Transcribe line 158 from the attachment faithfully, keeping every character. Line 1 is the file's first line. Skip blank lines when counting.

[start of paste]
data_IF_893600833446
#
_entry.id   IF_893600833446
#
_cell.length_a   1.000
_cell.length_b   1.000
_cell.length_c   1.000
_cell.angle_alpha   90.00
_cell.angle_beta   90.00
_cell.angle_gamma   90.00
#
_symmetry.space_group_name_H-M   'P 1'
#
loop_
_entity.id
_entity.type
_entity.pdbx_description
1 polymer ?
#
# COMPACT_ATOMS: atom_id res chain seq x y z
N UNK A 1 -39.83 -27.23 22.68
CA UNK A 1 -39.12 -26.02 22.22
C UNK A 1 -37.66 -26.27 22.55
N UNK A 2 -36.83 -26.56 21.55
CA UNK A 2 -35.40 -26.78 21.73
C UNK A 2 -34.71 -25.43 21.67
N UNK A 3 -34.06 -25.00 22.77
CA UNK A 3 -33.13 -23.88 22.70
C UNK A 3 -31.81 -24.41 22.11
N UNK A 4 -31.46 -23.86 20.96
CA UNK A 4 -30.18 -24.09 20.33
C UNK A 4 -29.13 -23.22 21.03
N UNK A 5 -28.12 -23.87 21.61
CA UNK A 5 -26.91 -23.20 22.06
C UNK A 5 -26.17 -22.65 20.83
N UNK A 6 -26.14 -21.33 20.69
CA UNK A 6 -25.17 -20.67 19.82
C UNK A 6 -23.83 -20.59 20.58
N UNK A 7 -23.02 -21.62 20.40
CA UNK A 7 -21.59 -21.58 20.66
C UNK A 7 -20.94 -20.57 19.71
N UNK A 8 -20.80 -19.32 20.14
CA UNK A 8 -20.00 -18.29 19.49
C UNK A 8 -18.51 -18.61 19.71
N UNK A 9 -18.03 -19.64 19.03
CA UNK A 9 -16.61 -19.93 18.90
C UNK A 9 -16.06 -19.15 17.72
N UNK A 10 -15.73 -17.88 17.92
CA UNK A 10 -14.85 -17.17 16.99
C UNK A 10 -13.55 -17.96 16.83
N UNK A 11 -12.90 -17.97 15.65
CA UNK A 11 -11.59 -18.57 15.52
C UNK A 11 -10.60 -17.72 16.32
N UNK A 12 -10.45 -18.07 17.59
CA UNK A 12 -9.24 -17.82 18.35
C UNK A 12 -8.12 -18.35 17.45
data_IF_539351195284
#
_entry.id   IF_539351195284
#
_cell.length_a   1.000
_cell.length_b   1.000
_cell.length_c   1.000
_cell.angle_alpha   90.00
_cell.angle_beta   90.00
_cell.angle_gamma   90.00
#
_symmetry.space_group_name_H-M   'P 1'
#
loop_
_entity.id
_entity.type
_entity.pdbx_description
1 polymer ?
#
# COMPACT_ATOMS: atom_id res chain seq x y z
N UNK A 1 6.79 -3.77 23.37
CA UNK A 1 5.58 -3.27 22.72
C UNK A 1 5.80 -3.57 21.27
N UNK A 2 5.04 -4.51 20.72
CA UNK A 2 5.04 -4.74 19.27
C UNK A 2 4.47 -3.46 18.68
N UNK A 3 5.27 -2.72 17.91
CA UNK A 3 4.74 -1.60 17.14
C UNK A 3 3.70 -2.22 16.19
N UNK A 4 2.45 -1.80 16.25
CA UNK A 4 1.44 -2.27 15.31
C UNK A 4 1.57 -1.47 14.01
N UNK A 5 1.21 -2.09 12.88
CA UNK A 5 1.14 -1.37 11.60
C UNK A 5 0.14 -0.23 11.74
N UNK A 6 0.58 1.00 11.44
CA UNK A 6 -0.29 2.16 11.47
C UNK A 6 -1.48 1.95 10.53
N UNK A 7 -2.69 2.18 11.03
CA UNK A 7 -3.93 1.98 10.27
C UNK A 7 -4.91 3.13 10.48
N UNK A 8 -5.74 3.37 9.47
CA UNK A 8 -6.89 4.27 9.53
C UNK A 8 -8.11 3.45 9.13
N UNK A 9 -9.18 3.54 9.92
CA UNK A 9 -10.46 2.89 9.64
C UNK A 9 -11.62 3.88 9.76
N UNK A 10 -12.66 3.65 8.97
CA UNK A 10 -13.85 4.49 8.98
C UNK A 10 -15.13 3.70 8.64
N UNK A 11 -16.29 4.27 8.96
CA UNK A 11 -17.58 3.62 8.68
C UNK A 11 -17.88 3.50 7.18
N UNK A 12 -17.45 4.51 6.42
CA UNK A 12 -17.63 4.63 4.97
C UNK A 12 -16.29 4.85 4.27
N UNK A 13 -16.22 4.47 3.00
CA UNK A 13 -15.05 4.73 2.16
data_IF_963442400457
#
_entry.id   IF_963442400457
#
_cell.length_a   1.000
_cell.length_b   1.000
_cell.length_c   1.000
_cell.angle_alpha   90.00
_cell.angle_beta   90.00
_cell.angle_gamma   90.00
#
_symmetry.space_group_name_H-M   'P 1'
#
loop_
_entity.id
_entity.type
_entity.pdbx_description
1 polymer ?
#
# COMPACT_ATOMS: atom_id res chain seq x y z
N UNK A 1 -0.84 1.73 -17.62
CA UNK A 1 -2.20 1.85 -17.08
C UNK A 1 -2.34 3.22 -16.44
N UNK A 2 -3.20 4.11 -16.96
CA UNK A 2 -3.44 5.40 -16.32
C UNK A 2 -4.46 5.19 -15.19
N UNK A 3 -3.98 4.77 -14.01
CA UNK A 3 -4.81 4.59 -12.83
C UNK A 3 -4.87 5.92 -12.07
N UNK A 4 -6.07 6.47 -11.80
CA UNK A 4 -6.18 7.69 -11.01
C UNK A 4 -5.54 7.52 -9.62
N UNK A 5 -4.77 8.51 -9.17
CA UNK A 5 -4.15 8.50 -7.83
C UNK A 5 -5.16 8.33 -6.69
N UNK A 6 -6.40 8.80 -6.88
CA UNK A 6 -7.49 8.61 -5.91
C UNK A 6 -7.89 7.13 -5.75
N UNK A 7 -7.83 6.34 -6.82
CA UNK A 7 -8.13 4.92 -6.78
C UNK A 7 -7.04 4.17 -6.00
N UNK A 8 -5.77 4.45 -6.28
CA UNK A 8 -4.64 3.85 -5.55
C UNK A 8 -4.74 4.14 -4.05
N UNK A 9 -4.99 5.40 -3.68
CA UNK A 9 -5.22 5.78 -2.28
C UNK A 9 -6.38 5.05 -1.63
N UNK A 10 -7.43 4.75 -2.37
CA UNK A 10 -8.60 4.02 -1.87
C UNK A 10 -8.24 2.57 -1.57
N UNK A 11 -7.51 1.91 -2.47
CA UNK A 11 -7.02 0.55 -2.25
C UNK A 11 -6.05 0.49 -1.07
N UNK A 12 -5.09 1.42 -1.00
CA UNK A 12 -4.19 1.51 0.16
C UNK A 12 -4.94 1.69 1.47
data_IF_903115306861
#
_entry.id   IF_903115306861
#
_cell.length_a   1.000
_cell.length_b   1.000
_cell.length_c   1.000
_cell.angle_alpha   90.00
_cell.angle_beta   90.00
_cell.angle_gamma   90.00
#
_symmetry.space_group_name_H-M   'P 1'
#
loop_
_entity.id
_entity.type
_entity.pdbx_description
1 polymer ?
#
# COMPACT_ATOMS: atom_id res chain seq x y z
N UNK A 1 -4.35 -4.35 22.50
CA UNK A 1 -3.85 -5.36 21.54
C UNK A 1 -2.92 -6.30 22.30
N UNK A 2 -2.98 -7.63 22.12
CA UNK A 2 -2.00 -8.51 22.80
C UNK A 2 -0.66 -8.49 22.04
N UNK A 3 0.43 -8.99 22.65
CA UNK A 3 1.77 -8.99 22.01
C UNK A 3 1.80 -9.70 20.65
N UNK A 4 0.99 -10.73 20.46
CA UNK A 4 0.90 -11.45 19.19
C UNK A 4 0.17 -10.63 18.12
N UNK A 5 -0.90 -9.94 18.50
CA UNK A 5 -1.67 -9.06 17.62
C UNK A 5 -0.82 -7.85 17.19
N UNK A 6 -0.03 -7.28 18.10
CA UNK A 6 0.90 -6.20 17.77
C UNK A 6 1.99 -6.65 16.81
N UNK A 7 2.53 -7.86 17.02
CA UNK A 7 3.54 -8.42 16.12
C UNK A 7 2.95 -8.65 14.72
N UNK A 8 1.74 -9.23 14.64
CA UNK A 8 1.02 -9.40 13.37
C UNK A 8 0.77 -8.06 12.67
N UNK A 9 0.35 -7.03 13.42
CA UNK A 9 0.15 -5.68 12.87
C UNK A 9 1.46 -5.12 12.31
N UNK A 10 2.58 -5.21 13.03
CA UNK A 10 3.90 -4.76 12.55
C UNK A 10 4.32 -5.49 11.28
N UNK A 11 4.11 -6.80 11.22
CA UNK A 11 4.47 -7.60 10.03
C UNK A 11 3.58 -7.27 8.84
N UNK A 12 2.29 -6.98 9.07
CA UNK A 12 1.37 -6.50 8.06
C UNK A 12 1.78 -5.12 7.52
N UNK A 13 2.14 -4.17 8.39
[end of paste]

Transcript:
C UNK A 8 -4.74 4.14 -4.05